"I'm not really surprised at missing Q3. I would say that we expected to be either in Q3, or close to it, and it happened that we were just close. We've not really lost anything and we are in a good position for the race. We also saved a set of [option] tyres. I'd say that the lap was the maximum.
13th Rubens Barrichello
"I had a really good qualifying. I never in my life expected to be happy with 13th because we thought we were only just going to manage Q2. To overcome our problems and to be faster than guys like Sauber and Toro Rosso is pretty good."
14th Pastor Maldonado
"We had a KERS problem in FP3 and we put in a new one. But time was so tight that we were a bit late for Q1 so the car was not ready. KERS wasn't working 100 per cent during the lap and my lap wasn't so clean."
15th Sergio Perez
"I think 15th was pretty much the maximum. Maybe the Williams' were reachable today, but we just have to improve. Monza does not suit us, so this is what we expected."
16th Sebastien Buemi
"I was reasonably happy with my lap, but of course, it's a bit hard to take after our much better qualifying in Spa a fortnight ago. Getting into Q2 is not bad, given how little track time I got yesterday."
17th Kamui Kobayashi
"It wasn't a happy day. We really struggled in qualifying and this is our result. From free practice, our performance didn't change, but others, like Force India, improved a lot. It's difficult to understand what has happened.
18th Jaime Alguersuari
"The lap was quite good, to be honest, but Sebastien [Buemi] did a really good lap at the end. My lap was simply not quick enough to move up to the next session. The pace is not there."
19th Jarno Trulli
"We made some changes since yesterday, which took the car in the right direction in terms of aerodynamic balance and configuration. So we were more competitive. I had a little bit of understeer, but all in all it's okay. The gap to the next car in front is still a lot, so it shows that there is still work to do next year."
20th Heikki Kovalainen
"The balance is not exactly like I was hoping for. All weekend we have struggled with it. I need more response from the car, which is mostly down to the setup. It was also difficult to get the time out of the soft tyres."
21st Timo Glock
"We had a problem with the rear wing, first in free practice three, where the wing would not close again. It didn't close under braking, especially early in, and then popped back closed as I went down the gears. That made it very hard. It was disappointing, because I think we were quite close to Heikki and in a position to fight the Lotuses."
22nd Jerome D'Ambrosio
"It wasn't a bad qualifying and I'm generally very happy with it. It was difficult to try and get a tow as there was quite a lot of traffic and that made it even harder. But I felt very comfortable again in the car and in general I'm very satisfied.
23rd Daniel Ricciardo
"I'm pleased to be ahead of my team-mate, but it would have been nice to have been ahead of the Virgins as well. But we're not too far off them and here we can race. There have been times this year when our race pace has been competitive compared to them and here of all places, if you're close enough you can really race."
24th Vitantonio Liuzzi
"Everything went well until qualifying, when I couldn't get the right spot on track. Here, the slipstream is very important. Daniel was behind and in my slipstream and that's the reason why he was ahead of me. The race will be interesting and what is most important to me is that we are closer to Virgin."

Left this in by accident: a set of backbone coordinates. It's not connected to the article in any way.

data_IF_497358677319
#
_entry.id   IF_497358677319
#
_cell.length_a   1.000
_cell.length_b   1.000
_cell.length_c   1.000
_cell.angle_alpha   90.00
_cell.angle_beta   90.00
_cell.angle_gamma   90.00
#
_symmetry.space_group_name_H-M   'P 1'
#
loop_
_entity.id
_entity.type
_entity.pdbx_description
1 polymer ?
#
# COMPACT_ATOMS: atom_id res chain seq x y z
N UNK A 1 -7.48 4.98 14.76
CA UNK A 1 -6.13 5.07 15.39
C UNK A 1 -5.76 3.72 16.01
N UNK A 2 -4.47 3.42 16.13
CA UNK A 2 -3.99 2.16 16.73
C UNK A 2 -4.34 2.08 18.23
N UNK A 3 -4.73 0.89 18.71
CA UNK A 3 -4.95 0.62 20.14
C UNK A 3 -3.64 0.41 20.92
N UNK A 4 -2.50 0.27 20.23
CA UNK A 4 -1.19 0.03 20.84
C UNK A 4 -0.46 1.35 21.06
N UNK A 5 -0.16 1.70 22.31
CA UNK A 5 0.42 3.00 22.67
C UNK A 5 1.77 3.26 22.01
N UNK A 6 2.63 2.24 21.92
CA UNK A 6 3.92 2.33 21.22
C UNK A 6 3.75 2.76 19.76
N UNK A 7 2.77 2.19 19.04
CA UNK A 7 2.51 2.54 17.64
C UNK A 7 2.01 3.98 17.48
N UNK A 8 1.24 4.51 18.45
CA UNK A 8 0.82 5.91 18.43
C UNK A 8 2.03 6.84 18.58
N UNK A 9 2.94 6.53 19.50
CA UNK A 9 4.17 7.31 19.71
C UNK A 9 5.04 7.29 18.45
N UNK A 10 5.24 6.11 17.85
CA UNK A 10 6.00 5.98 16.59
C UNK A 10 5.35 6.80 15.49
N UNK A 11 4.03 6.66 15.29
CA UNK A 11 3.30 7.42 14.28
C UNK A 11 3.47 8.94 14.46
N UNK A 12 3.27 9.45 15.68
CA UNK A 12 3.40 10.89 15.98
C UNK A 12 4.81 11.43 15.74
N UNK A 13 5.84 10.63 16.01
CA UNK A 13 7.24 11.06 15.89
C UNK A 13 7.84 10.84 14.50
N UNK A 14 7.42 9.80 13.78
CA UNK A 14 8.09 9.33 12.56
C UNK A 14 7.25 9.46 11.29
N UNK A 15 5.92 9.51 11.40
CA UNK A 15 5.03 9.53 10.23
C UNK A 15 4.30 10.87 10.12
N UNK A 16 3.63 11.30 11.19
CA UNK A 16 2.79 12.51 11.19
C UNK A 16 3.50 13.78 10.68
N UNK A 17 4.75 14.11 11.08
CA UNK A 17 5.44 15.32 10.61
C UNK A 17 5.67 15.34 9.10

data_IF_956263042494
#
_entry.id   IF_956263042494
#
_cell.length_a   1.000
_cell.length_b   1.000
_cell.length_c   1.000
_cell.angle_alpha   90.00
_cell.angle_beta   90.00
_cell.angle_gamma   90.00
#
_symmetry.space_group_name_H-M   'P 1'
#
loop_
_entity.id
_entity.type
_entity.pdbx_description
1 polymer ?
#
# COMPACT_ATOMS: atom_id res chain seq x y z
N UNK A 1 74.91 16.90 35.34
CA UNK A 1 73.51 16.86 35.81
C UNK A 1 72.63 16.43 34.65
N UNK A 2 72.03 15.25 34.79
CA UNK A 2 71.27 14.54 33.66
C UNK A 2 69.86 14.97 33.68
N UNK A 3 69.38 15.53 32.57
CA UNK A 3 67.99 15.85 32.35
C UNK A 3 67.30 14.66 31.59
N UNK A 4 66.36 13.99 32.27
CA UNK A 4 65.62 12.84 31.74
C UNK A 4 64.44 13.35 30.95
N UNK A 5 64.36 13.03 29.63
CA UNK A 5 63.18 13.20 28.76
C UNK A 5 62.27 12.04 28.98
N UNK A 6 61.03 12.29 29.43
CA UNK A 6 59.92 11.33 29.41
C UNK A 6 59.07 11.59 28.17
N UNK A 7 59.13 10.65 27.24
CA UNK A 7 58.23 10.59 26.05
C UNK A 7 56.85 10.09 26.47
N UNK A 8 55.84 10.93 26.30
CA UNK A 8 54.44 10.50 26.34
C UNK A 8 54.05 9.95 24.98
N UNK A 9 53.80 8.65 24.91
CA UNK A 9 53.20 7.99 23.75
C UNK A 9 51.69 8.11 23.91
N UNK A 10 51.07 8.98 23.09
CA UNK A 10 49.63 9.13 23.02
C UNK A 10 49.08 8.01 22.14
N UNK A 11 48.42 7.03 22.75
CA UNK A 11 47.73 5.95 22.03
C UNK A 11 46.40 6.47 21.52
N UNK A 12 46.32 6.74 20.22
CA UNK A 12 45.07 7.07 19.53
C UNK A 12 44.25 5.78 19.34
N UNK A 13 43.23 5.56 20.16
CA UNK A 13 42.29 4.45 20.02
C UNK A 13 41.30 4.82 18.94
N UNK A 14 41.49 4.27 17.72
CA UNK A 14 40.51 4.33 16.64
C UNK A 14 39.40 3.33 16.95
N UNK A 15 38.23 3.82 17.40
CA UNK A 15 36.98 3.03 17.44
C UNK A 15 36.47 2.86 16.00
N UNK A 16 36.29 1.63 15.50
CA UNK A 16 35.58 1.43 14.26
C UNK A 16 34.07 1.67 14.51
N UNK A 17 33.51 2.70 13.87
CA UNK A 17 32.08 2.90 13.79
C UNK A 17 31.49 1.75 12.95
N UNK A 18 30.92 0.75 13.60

THE GRID Pos Driver Team 1. Sebastian Vettel Red Bull-Renault 2. Lewis Hamilton McLaren-Mercedes 3. Jenson Button McLaren-Mercedes 4. Fernando Alonso Ferrari 5. Mark Webber Red Bull-Renault 6. Felipe Massa Ferrari 7. Vitaly Petrov Renault 8. Michael Schumacher Mercedes 9. Nico Rosberg Mercedes 10. Bruno Senna Renault 11. Paul di Resta Force India-Mercedes 12. Adrian Sutil Force India-Mercedes 13. Rubens Barrichello Williams-Cosworth 14. Pastor Maldonado Williams-Cosworth 15. Sergio Perez Sauber-Ferrari 16. Sebastien Buemi Toro Rosso-Ferrari 17. Kamui Kobayashi Sauber-Ferrari 18. Jaime Alguersuari Toro Rosso-Ferrari 19. Jarno Trulli Lotus-Renault 20. Heikki Kovalainen Lotus-Renault 21. Timo Glock Virgin-Cosworth 22. Jerome D'Ambrosio Virgin-Cosworth 23. Daniel Ricciardo HRT-Cosworth 24. Tonio Liuzzi HRT-Cosworth
If the aim of creating two independent DRS zones at Monza was to turn the 2011 Italian Grand Prix into a breathtaking (but probably purist-enraging) slipstreaming festival of overtaking - like the celebrated 1960s and early 1970s races at the venue -then it was a failure.
There was no five-car pack fanning out across the line in a record breaking photo finish. Instead the man who has run away with so many of this season's grands prix did so again - and more emphatically than usual, if anything.
But we did get the crowd's hero squeezing through from fourth to the lead at the start, the man who started 24th contriving to take out the men who started seventh and ninth at the first turn, what both his fans and detractors would describe as some classic Michael Schumacher battling, and more wheel-to-wheel racing than the average pre-2011 grand prix - even if it wasn't as akin to oval racing as optimists might have hoped on hearing news of the DRS plan.
When polesitter Sebastian Vettel made a tardy getaway, it initially looked like outside front row starter Lewis Hamilton would be the man to benefit, with the McLaren edging ahead of the Red Bull as they approached the Rettifilio braking area.
Alonso and Vettel battled for position early on in the race © sutton-images.com
But fourth-placed qualifier Fernando Alonso's getaway was the best of all, and undeterred by the narrowing gap, he resorted to using the grass verge to squeeze alongside Vettel and Hamilton, and assert himself into the lead under braking, while the McLaren ran out of space and had to tuck into third place.